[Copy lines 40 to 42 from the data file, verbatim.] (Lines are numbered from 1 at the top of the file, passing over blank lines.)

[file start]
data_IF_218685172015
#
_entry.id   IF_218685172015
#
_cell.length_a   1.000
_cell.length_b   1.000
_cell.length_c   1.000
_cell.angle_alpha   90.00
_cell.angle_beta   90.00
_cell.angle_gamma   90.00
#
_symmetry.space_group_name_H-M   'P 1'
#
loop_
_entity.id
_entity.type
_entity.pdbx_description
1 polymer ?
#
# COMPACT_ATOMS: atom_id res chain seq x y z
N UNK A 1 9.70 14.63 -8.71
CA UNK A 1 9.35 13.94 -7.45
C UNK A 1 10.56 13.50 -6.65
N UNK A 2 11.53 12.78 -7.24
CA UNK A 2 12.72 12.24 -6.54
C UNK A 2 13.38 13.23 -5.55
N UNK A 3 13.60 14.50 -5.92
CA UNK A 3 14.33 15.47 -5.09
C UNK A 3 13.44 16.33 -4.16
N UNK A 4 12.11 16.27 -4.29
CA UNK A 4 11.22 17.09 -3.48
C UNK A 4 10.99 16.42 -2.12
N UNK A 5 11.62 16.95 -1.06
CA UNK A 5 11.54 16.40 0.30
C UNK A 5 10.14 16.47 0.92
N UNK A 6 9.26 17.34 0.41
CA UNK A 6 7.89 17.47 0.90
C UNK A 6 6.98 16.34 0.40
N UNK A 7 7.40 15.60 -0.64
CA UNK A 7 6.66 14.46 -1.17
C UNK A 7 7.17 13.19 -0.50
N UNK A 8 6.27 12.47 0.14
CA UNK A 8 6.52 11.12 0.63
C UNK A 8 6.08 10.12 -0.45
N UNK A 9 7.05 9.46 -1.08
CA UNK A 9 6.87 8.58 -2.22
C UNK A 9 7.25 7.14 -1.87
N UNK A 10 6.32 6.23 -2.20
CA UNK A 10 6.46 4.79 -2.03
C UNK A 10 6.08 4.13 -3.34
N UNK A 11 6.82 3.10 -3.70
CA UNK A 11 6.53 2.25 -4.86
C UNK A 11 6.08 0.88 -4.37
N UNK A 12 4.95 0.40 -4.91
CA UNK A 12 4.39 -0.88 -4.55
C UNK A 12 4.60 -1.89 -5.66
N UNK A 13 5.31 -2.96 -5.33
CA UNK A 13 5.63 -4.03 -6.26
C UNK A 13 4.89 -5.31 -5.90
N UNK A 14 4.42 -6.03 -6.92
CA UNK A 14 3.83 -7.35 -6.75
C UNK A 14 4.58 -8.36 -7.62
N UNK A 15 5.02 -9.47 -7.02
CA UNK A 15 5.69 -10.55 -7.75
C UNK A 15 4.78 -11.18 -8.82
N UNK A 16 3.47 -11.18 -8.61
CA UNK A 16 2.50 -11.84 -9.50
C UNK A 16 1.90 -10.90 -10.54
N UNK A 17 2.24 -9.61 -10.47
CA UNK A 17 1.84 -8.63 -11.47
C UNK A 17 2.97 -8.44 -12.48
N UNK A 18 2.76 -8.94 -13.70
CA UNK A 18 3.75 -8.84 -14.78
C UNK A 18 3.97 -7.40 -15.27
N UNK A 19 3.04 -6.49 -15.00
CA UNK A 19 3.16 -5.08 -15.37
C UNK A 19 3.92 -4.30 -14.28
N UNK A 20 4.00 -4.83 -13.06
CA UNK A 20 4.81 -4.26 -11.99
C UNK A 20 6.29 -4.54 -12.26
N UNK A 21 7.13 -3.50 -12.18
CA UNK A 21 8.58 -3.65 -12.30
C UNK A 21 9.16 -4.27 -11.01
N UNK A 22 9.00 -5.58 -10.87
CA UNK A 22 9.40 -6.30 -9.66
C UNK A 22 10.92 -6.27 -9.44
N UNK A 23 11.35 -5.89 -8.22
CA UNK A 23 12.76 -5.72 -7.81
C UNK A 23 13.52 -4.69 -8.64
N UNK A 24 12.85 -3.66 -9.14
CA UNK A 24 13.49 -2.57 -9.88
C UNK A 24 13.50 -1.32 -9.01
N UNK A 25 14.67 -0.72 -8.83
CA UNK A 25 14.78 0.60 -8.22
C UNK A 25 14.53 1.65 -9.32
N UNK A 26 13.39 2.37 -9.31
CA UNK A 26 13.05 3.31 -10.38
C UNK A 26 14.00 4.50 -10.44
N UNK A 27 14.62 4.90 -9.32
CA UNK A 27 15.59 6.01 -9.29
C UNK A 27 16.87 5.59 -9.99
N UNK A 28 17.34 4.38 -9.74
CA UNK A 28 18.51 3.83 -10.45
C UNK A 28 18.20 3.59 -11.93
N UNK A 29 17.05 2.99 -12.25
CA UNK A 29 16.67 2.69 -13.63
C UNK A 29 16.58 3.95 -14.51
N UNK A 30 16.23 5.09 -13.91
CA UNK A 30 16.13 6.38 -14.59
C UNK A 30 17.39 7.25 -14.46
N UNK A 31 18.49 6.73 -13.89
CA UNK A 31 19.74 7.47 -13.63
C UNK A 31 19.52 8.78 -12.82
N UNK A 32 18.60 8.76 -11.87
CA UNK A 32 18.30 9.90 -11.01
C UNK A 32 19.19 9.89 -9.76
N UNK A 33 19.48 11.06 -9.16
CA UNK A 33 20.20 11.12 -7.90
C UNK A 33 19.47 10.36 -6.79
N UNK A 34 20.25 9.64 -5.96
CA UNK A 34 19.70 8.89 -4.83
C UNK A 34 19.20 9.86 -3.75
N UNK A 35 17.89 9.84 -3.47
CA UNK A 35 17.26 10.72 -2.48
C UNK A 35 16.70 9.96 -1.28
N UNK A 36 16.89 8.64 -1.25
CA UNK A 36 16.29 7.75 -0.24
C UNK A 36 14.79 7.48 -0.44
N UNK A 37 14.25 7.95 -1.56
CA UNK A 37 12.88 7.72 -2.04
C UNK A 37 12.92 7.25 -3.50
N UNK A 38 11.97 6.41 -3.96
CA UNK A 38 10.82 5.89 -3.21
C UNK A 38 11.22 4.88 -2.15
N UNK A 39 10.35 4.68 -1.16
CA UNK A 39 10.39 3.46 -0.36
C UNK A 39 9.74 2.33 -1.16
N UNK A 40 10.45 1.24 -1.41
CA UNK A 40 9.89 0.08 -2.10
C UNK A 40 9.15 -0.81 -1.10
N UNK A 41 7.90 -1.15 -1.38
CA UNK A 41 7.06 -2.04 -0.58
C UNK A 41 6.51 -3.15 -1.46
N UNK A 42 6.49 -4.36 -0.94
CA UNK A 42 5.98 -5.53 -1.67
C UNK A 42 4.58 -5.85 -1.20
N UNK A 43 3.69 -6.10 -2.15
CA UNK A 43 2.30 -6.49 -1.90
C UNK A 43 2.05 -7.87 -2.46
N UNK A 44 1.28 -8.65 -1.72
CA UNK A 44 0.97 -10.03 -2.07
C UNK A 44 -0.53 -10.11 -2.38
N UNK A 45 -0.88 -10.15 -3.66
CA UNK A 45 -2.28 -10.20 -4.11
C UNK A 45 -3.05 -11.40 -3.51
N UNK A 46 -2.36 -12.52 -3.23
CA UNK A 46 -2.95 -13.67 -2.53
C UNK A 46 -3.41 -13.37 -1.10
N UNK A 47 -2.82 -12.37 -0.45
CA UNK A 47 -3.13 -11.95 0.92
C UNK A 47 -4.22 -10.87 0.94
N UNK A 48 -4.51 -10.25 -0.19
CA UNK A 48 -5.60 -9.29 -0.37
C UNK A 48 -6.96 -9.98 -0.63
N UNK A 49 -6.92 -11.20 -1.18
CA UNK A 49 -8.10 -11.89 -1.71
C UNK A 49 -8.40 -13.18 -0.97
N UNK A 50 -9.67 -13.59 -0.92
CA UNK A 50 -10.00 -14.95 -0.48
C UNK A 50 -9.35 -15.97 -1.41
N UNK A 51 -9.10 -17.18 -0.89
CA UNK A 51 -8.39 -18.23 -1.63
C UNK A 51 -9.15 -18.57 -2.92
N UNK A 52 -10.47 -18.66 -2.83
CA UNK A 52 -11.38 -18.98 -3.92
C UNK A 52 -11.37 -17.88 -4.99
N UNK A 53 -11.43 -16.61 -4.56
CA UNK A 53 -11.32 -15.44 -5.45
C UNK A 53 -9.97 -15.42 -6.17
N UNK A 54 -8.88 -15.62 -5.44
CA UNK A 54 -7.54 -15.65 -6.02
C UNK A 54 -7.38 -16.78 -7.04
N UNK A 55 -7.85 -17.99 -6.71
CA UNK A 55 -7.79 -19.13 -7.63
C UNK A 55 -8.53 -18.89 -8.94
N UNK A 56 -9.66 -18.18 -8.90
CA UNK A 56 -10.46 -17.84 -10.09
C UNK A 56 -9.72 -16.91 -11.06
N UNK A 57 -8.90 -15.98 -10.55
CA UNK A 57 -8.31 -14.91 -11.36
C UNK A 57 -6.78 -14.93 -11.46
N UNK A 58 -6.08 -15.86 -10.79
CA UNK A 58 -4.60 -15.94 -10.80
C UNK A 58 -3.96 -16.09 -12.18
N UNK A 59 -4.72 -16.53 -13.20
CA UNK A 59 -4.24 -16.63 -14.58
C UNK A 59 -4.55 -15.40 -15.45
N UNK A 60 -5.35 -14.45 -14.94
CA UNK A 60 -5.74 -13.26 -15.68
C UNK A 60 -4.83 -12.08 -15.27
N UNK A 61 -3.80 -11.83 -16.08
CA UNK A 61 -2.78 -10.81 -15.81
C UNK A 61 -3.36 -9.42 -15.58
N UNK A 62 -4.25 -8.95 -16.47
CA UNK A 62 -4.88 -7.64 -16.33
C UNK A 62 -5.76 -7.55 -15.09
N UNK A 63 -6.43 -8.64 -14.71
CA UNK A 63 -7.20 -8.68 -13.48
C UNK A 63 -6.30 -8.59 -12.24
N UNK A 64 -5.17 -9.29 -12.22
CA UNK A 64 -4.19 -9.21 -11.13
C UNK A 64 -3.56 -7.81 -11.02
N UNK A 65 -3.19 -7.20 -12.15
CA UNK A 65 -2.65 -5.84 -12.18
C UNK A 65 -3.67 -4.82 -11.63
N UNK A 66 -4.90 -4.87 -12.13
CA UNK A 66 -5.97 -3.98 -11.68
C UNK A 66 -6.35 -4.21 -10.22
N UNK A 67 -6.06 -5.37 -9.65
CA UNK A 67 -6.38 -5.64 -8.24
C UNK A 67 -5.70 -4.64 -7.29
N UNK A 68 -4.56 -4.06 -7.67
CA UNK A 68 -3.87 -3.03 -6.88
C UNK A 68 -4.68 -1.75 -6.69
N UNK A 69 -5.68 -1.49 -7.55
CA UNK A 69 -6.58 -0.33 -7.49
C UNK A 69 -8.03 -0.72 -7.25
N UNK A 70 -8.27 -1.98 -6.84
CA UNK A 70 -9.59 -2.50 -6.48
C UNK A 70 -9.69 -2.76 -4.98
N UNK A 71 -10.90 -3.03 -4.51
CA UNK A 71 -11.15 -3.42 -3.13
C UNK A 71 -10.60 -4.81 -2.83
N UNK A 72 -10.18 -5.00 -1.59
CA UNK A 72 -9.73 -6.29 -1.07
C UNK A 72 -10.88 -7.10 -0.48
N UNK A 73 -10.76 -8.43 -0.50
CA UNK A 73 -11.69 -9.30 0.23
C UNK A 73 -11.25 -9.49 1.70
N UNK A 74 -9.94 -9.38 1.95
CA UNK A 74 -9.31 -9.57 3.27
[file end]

CA UNK A 7 6.66 14.46 -1.17
C UNK A 7 7.17 13.19 -0.50
N UNK A 8 6.27 12.47 0.14